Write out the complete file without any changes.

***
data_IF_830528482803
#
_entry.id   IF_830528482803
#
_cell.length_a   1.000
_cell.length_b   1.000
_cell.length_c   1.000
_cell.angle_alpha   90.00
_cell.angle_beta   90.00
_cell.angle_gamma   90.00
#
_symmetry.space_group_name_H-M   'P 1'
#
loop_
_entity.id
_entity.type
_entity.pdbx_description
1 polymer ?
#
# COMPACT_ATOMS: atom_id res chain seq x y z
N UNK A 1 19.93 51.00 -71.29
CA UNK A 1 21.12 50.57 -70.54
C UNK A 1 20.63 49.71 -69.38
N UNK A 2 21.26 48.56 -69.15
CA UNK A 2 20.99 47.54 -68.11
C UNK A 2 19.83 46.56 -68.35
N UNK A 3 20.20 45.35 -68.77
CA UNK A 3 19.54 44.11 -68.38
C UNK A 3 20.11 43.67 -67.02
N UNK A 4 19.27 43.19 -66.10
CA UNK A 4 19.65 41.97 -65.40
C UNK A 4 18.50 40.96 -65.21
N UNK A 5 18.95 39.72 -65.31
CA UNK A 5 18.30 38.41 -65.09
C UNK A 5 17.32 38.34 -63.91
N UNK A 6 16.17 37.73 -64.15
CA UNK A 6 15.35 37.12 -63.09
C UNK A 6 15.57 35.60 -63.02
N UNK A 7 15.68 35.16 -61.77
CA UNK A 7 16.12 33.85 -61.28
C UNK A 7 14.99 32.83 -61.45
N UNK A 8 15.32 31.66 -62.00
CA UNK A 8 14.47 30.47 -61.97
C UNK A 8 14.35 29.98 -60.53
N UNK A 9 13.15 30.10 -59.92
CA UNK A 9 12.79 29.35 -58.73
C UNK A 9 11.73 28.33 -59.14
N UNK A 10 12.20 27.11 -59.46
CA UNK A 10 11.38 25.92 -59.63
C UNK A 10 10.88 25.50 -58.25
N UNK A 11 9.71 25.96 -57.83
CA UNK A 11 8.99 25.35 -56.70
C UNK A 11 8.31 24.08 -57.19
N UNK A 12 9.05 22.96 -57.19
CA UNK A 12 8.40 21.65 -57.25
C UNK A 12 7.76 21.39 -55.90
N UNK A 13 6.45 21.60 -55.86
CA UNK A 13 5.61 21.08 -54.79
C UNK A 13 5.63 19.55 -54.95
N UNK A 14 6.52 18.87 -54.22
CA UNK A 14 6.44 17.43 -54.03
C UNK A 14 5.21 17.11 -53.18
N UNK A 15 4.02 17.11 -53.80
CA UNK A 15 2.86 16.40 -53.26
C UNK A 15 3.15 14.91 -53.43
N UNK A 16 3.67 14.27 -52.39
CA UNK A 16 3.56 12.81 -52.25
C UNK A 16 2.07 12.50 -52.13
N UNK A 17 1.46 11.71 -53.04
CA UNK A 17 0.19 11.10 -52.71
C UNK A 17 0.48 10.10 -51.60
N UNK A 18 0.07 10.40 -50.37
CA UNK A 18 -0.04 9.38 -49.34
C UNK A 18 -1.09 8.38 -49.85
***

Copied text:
data_IF_830528482803
#
_entry.id   IF_830528482803
#
_cell.length_a   1.000
_cell.length_b   1.000
_cell.length_c   1.000
_cell.angle_alpha   90.00
_cell.angle_beta   90.00
_cell.angle_gamma   90.00
#
_symmetry.space_group_name_H-M   'P 1'
#
loop_
_entity.id
_entity.type
_entity.pdbx_description
1 polymer ?
#
# COMPACT_ATOMS: atom_id res chain seq x y z
N UNK A 1 19.93 51.00 -71.29
CA UNK A 1 21.12 50.57 -70.54
C UNK A 1 20.63 49.71 -69.38
N UNK A 2 21.26 48.56 -69.15
CA UNK A 2 20.99 47.54 -68.11
C UNK A 2 19.83 46.56 -68.35
N UNK A 3 20.20 45.35 -68.77
CA UNK A 3 19.54 44.11 -68.38
C UNK A 3 20.11 43.67 -67.02
N UNK A 4 19.27 43.19 -66.10
CA UNK A 4 19.65 41.97 -65.40
C UNK A 4 18.50 40.96 -65.21
N UNK A 5 18.95 39.72 -65.31
CA UNK A 5 18.30 38.41 -65.09
C UNK A 5 17.32 38.34 -63.91
N UNK A 6 16.17 37.73 -64.15
CA UNK A 6 15.35 37.12 -63.09
C UNK A 6 15.57 35.60 -63.02
N UNK A 7 15.68 35.16 -61.77
CA UNK A 7 16.12 33.85 -61.28
C UNK A 7 14.99 32.83 -61.45
N UNK A 8 15.32 31.66 -62.00
CA UNK A 8 14.47 30.47 -61.97
C UNK A 8 14.35 29.98 -60.53
N UNK A 9 13.15 30.10 -59.92
CA UNK A 9 12.79 29.35 -58.73
C UNK A 9 11.73 28.33 -59.14
N UNK A 10 12.20 27.11 -59.46
CA UNK A 10 11.38 25.92 -59.63
C UNK A 10 10.88 25.50 -58.25
N UNK A 11 9.71 25.96 -57.83
CA UNK A 11 8.99 25.35 -56.70
C UNK A 11 8.31 24.08 -57.19
N UNK A 12 9.05 22.96 -57.19
CA UNK A 12 8.40 21.65 -57.25
C UNK A 12 7.76 21.39 -55.90
N UNK A 13 6.45 21.60 -55.86
CA UNK A 13 5.61 21.08 -54.79
C UNK A 13 5.63 19.55 -54.95
N UNK A 14 6.52 18.87 -54.22
CA UNK A 14 6.44 17.43 -54.03
C UNK A 14 5.21 17.11 -53.18
N UNK A 15 4.02 17.11 -53.80
CA UNK A 15 2.86 16.40 -53.26
C UNK A 15 3.15 14.91 -53.43
N UNK A 16 3.67 14.27 -52.39
CA UNK A 16 3.56 12.81 -52.25
C UNK A 16 2.07 12.50 -52.13
N UNK A 17 1.46 11.71 -53.04
CA UNK A 17 0.19 11.10 -52.71
C UNK A 17 0.48 10.10 -51.60
N UNK A 18 0.07 10.40 -50.37
CA UNK A 18 -0.04 9.38 -49.34
C UNK A 18 -1.09 8.38 -49.85